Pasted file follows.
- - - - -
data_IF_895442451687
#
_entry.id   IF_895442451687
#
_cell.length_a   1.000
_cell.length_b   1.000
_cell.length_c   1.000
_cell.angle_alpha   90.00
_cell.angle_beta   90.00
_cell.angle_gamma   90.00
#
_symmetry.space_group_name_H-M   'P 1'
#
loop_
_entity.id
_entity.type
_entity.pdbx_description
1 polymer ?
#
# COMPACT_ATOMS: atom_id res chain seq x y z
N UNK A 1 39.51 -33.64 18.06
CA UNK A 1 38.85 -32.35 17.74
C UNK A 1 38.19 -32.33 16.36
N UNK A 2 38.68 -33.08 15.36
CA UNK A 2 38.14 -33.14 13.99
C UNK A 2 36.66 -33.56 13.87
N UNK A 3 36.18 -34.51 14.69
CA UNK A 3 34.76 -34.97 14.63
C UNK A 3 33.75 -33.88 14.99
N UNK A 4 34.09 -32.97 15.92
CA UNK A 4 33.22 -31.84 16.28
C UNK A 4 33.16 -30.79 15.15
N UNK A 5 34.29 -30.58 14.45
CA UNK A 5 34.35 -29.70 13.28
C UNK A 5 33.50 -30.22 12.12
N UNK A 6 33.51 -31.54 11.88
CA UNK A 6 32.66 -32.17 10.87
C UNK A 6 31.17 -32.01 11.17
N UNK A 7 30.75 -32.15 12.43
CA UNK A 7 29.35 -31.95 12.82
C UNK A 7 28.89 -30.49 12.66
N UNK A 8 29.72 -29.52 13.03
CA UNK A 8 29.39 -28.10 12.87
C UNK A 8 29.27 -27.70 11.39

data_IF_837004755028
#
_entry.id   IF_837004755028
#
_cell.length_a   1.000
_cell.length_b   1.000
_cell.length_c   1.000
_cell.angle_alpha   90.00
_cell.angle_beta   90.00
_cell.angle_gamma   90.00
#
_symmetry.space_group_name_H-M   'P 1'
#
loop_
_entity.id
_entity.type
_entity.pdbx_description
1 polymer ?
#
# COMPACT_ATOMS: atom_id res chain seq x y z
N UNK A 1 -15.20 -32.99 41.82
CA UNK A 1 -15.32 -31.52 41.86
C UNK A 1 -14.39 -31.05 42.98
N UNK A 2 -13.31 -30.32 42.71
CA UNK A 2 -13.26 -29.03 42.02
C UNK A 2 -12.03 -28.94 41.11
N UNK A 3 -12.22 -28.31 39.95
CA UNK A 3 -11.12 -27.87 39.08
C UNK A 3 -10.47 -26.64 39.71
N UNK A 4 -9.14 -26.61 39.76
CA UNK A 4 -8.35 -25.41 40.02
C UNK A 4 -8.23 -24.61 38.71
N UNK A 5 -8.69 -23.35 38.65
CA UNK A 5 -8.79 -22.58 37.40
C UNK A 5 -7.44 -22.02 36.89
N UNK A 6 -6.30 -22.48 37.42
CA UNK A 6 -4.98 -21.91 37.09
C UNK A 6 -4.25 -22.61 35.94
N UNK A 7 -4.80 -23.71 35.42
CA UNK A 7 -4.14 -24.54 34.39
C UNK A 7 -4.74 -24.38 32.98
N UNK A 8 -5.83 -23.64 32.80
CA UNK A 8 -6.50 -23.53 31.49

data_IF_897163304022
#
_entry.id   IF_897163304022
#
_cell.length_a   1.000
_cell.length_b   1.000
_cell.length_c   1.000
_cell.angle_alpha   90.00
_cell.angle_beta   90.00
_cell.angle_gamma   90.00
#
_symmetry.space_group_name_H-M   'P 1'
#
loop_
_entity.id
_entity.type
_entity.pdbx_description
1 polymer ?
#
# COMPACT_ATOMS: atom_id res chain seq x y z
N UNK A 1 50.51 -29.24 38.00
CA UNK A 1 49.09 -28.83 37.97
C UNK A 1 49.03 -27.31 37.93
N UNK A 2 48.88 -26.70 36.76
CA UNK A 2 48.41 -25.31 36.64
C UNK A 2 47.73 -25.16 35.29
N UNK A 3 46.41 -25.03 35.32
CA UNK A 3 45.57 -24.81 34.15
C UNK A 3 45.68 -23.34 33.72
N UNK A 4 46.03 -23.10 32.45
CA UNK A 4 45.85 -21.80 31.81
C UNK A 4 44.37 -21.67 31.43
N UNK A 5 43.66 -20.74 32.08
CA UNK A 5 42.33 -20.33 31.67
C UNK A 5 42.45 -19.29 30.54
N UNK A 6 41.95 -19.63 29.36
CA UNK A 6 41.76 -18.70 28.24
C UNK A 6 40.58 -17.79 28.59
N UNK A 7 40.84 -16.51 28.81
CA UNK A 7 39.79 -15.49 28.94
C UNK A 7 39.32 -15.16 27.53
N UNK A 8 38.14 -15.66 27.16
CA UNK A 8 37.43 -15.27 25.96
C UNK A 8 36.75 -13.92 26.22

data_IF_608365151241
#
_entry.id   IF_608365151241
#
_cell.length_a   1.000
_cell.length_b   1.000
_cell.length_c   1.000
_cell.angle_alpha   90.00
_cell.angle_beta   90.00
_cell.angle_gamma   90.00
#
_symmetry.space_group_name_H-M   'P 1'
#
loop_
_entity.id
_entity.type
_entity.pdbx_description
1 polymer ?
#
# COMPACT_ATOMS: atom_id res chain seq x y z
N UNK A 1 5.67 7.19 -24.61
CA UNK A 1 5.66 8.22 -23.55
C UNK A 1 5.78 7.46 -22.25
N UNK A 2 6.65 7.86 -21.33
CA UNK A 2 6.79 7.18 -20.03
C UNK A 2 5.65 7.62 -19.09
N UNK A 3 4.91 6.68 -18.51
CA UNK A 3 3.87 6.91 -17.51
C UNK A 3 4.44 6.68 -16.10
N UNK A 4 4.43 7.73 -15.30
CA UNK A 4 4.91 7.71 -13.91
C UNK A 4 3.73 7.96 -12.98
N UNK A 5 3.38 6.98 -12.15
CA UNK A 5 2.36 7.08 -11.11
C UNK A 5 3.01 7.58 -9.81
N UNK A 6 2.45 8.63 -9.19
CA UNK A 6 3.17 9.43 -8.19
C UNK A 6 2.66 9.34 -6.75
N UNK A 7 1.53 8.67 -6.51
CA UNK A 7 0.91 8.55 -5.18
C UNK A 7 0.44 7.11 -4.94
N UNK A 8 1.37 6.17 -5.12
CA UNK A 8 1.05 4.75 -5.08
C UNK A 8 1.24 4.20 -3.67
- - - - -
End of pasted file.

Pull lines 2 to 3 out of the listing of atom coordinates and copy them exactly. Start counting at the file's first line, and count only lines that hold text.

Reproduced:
#
_entry.id   IF_895442451687